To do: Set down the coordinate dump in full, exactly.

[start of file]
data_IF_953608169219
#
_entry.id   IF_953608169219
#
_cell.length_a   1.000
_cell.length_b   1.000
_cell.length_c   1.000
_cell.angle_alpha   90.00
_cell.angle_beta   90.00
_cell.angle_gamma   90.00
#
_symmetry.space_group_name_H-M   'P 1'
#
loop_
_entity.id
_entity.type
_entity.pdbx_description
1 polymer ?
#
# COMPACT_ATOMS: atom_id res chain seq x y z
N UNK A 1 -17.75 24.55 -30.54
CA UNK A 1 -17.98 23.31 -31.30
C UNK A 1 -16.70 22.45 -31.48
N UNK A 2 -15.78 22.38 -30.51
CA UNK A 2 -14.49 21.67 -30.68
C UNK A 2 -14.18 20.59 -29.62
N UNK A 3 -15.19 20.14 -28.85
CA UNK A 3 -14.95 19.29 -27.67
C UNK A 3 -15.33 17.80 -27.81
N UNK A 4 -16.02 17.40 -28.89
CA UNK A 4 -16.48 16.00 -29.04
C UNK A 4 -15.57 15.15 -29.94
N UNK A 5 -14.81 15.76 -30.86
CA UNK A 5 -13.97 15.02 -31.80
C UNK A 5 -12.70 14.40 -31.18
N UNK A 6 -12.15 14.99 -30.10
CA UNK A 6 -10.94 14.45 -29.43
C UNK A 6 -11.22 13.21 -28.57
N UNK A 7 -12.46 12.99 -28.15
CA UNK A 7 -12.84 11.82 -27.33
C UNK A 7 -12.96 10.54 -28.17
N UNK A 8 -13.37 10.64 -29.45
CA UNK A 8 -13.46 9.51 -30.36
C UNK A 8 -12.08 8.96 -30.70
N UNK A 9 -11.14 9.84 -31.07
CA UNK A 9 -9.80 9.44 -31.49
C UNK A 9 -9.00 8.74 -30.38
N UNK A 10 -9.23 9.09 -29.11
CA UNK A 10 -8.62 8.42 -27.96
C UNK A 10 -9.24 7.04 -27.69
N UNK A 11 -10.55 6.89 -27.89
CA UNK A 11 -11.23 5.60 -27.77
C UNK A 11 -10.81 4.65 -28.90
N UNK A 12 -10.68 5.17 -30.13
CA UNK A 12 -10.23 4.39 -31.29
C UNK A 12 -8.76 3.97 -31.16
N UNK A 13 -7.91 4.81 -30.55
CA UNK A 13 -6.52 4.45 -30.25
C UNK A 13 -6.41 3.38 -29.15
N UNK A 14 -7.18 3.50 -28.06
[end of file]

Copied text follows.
data_IF_953608169219
#
_entry.id   IF_953608169219
#
_cell.length_a   1.000
_cell.length_b   1.000
_cell.length_c   1.000
_cell.angle_alpha   90.00
_cell.angle_beta   90.00
_cell.angle_gamma   90.00
#
_symmetry.space_group_name_H-M   'P 1'
#
loop_
_entity.id
_entity.type
_entity.pdbx_description
1 polymer ?
#
# COMPACT_ATOMS: atom_id res chain seq x y z
N UNK A 1 -17.75 24.55 -30.54
CA UNK A 1 -17.98 23.31 -31.30
C UNK A 1 -16.70 22.45 -31.48
N UNK A 2 -15.78 22.38 -30.51
CA UNK A 2 -14.49 21.67 -30.68
C UNK A 2 -14.18 20.59 -29.62
N UNK A 3 -15.19 20.14 -28.85
CA UNK A 3 -14.95 19.29 -27.67
C UNK A 3 -15.33 17.80 -27.81
N UNK A 4 -16.02 17.40 -28.89
CA UNK A 4 -16.48 16.00 -29.04
C UNK A 4 -15.57 15.15 -29.94
N UNK A 5 -14.81 15.76 -30.86
CA UNK A 5 -13.97 15.02 -31.80
C UNK A 5 -12.70 14.40 -31.18
N UNK A 6 -12.15 14.99 -30.10
CA UNK A 6 -10.94 14.45 -29.43
C UNK A 6 -11.22 13.21 -28.57
N UNK A 7 -12.46 12.99 -28.15
CA UNK A 7 -12.84 11.82 -27.33
C UNK A 7 -12.96 10.54 -28.17
N UNK A 8 -13.37 10.64 -29.45
CA UNK A 8 -13.46 9.51 -30.36
C UNK A 8 -12.08 8.96 -30.70
N UNK A 9 -11.14 9.84 -31.07
CA UNK A 9 -9.80 9.44 -31.49
C UNK A 9 -9.00 8.74 -30.38
N UNK A 10 -9.23 9.09 -29.11
CA UNK A 10 -8.62 8.42 -27.96
C UNK A 10 -9.24 7.04 -27.69
N UNK A 11 -10.55 6.89 -27.89
CA UNK A 11 -11.23 5.60 -27.77
C UNK A 11 -10.81 4.65 -28.90
N UNK A 12 -10.68 5.17 -30.13
CA UNK A 12 -10.23 4.39 -31.29
C UNK A 12 -8.76 3.97 -31.16
N UNK A 13 -7.91 4.81 -30.55
CA UNK A 13 -6.52 4.45 -30.25
C UNK A 13 -6.41 3.38 -29.15
N UNK A 14 -7.18 3.50 -28.06